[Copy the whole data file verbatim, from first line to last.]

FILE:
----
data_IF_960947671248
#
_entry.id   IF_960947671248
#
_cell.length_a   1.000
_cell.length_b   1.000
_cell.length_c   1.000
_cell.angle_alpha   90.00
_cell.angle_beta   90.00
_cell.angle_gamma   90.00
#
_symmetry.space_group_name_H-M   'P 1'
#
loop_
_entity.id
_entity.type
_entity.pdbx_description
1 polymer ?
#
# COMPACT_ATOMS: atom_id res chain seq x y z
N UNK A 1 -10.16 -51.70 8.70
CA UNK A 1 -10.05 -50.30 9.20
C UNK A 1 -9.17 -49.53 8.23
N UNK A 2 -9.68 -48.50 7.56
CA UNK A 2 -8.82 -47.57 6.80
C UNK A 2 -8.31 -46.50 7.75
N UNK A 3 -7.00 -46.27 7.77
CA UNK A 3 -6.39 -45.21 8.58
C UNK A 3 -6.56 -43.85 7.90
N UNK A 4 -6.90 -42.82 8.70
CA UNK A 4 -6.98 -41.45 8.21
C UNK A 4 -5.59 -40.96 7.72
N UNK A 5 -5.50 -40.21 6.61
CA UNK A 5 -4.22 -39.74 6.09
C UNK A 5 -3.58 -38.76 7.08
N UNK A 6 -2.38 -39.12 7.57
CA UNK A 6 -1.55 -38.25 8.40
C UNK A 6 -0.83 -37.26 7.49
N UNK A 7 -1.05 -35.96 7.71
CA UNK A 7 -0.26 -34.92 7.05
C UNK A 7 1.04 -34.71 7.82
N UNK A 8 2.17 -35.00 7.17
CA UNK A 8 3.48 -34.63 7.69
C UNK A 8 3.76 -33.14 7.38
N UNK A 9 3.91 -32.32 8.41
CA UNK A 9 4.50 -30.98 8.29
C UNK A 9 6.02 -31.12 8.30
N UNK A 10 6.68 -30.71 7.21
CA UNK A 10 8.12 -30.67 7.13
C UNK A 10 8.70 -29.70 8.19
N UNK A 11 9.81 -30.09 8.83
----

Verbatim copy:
data_IF_960947671248
#
_entry.id   IF_960947671248
#
_cell.length_a   1.000
_cell.length_b   1.000
_cell.length_c   1.000
_cell.angle_alpha   90.00
_cell.angle_beta   90.00
_cell.angle_gamma   90.00
#
_symmetry.space_group_name_H-M   'P 1'
#
loop_
_entity.id
_entity.type
_entity.pdbx_description
1 polymer ?
#
# COMPACT_ATOMS: atom_id res chain seq x y z
N UNK A 1 -10.16 -51.70 8.70
CA UNK A 1 -10.05 -50.30 9.20
C UNK A 1 -9.17 -49.53 8.23
N UNK A 2 -9.68 -48.50 7.56
CA UNK A 2 -8.82 -47.57 6.80
C UNK A 2 -8.31 -46.50 7.75
N UNK A 3 -7.00 -46.27 7.77
CA UNK A 3 -6.39 -45.21 8.58
C UNK A 3 -6.56 -43.85 7.90
N UNK A 4 -6.90 -42.82 8.70
CA UNK A 4 -6.98 -41.45 8.21
C UNK A 4 -5.59 -40.96 7.72
N UNK A 5 -5.50 -40.21 6.61
CA UNK A 5 -4.22 -39.74 6.09
C UNK A 5 -3.58 -38.76 7.08
N UNK A 6 -2.38 -39.12 7.57
CA UNK A 6 -1.55 -38.25 8.40
C UNK A 6 -0.83 -37.26 7.49
N UNK A 7 -1.05 -35.96 7.71
CA UNK A 7 -0.26 -34.92 7.05
C UNK A 7 1.04 -34.71 7.82
N UNK A 8 2.17 -35.00 7.17
CA UNK A 8 3.48 -34.63 7.69
C UNK A 8 3.76 -33.14 7.38
N UNK A 9 3.91 -32.32 8.41
CA UNK A 9 4.50 -30.98 8.29
C UNK A 9 6.02 -31.12 8.30
N UNK A 10 6.68 -30.71 7.21
CA UNK A 10 8.12 -30.67 7.13
C UNK A 10 8.70 -29.70 8.19
N UNK A 11 9.81 -30.09 8.83